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Letters to the Editor

Diabetes and Risk of COVID-19 Mortality

A Systematic Review and Meta-Analysis

Kandil, Hend MD; Ibrahim, Ahmed Elsayed MD; Afifi, Naglaa MD, PhD; Arafa, Ahmed MD, MSc

Author Information
Infectious Diseases in Clinical Practice: May 2021 - Volume 29 - Issue 3 - p e195-e197
doi: 10.1097/IPC.0000000000000992
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To the Editor

A growing body of evidence has suggested that patients with diabetes who developed the novel corona virus disease (COVID-19) might have shown increased mortality. Biologically, patients with diabetes have glycemic instability, impaired immune response, and associated comorbidities such as obesity and heart diseases, factors that could explain the high COVID-19 mortalities among patients with diabetes.1 Epidemiologically, numerous studies assessed the possible relationship between diabetes and COVID-19 mortalities, but most of them were limited by the small sample size in addition to reaching inconsistent findings.2–16 We, therefore, combined the results of the published studies via a meta-analysis to precisely detect the excess risk of COVID-19 mortality attributed to diabetes.

First, we searched MEDLINE (PubMed), Web of Science, and Scopus for potential studies published before May 31, 2020, using relevant search terms (diabetes OR diabetes mellitus OR type 2 diabetes OR DM) AND (COVID-19 OR SARS-COV 2 OR coronavirus) AND (outcomes OR mortality OR fatality OR deaths). The study was considered eligible if 1) it was published in English, 2) the exposure was COVID-19 patients with diabetes in comparison with COVID-19 patients without diabetes, 3) the outcome was COVID-19 mortality, and 4) the number of COVID-19 patients with diabetes is 50 or more.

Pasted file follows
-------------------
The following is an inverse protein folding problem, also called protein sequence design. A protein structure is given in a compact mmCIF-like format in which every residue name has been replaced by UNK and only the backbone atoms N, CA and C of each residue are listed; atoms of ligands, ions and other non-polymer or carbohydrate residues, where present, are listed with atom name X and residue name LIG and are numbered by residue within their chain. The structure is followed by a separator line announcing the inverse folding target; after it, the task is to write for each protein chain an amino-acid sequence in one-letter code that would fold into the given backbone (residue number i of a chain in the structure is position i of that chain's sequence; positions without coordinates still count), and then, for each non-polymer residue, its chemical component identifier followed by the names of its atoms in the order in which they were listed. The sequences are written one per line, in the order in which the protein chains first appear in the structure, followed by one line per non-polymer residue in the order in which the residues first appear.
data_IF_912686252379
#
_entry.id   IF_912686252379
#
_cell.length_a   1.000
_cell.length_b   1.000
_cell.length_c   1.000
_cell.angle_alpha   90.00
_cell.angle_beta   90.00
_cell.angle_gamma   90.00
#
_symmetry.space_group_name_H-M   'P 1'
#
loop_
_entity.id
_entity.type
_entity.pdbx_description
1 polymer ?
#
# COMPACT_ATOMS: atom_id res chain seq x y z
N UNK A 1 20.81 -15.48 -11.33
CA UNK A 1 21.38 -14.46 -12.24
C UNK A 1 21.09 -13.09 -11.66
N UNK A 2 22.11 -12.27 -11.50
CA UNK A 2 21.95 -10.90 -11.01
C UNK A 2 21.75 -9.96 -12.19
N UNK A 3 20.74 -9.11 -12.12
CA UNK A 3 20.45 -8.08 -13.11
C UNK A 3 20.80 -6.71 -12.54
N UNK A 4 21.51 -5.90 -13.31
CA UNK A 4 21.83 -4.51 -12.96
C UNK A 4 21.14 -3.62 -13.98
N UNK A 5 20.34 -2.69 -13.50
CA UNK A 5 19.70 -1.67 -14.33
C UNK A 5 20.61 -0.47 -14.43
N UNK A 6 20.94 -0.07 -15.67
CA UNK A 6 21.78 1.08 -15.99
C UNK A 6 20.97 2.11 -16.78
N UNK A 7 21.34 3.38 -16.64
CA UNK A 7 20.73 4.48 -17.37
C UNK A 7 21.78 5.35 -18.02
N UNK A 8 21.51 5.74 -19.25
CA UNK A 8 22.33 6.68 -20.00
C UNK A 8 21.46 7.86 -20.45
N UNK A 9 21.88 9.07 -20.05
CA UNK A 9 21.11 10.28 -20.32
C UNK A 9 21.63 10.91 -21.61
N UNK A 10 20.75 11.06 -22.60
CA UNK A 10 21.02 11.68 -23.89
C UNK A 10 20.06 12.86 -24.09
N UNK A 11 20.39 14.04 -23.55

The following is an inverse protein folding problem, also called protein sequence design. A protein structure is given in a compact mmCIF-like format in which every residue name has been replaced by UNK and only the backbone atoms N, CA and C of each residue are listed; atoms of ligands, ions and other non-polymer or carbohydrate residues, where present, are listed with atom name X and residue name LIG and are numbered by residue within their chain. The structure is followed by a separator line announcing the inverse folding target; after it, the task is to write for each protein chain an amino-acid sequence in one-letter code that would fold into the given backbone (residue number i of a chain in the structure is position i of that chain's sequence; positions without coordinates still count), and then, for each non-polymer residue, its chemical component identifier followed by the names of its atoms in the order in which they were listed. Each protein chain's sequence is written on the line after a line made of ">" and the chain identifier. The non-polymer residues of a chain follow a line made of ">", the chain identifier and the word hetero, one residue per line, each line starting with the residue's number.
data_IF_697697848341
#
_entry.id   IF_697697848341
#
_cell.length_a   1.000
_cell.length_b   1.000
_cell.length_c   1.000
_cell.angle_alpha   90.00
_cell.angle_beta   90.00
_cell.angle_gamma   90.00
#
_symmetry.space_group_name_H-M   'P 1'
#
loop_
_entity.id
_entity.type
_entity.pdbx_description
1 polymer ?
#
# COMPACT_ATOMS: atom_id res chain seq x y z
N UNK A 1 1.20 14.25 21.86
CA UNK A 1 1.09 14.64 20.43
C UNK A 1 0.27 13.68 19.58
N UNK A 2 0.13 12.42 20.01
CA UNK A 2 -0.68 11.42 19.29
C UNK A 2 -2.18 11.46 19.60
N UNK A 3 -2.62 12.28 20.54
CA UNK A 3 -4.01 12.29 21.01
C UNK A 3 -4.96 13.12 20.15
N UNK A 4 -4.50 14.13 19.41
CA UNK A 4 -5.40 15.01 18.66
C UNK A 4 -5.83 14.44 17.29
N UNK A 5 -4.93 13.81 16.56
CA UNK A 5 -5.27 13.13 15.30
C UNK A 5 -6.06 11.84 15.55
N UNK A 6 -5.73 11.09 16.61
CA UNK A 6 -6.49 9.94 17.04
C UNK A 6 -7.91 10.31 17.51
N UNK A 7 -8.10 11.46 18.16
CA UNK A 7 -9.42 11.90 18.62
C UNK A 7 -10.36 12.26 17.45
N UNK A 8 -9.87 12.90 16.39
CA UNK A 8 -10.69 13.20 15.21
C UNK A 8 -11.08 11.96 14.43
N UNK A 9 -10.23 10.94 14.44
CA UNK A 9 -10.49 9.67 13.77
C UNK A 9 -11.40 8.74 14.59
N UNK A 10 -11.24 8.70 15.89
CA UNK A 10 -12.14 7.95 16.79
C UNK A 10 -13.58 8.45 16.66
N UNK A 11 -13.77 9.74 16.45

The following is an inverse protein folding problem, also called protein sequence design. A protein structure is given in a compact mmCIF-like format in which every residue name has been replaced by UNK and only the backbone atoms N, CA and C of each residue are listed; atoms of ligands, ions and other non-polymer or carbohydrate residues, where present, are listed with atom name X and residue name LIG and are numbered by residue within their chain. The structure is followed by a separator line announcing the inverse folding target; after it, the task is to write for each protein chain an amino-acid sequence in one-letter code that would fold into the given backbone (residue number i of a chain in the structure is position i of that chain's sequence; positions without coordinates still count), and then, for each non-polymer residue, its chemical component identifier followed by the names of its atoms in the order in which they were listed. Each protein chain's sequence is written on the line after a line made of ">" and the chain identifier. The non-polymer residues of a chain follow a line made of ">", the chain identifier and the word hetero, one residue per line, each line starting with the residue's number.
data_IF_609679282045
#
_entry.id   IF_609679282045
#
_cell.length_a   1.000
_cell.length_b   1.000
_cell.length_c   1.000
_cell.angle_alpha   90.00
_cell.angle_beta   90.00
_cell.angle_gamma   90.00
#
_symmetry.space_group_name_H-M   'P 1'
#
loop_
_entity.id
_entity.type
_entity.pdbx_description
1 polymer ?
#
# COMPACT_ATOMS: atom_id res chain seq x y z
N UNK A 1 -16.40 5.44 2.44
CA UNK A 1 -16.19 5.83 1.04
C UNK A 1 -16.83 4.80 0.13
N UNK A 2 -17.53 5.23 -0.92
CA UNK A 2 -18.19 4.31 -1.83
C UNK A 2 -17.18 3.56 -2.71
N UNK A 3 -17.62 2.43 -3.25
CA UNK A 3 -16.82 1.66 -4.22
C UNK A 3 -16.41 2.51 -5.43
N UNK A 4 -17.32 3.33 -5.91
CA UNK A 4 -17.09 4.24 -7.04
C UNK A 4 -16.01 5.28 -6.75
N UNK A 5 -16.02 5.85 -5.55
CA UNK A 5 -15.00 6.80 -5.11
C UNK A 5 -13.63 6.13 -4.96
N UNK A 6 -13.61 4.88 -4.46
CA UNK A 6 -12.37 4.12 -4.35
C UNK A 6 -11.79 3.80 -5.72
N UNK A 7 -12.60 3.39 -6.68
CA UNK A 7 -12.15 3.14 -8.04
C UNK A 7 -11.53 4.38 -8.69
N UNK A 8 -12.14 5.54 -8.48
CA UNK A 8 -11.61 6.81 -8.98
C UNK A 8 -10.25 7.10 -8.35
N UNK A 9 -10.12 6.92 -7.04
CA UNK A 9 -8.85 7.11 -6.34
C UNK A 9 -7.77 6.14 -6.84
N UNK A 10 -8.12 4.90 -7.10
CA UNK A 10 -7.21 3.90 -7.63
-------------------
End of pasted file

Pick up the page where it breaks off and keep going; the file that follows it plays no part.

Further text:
After reviewing the abstracts of all studies detected by the primary search, we reached a shortlist of studies from which the following relevant information was extracted: last name of the first author, country, sample size, method of diabetes diagnosis, odds ratios (ORs) with corresponding 95% confidence intervals (CIs), and the quality of studies as determined using the modified Newcastle-Ottawa Scale (NOS) (Table 1). The fixed- or random-effects model was used to compute the pooled ORs. The I2 was calculated to test the statistical heterogeneity across studies. A forest plot showing the ORs with their 95% CIs and study weights of the selected studies in addition to the pooled OR (95% CI) and I2 was presented (Fig. 1). Sensitivity analysis was conducted to assess the influence of individual studies on the pooled OR and I2 by leaving out one study and combining the remaining studies in separate analyses. Publication bias was assessed using the regression test for funnel plot asymmetry. R-3.2.0 statistical package (Metafor: A Meta-Analysis Package for R) was used for analysis.

TABLE 1 - Characteristics of the Included Studies
Study Country Overall Patients Diabetes Patients Diabetes Diagnosis Quality by Modified NOS
Zhu L China 7337 952 Records based on the Chinese guidelines for type 2 diabetes prevention and control 8
Chen Y China 904 136 Records based on the World Health Organization diagnostic criteria 7
Shi Q China 306 153 Records based on the American Diabetes Association guidelines 7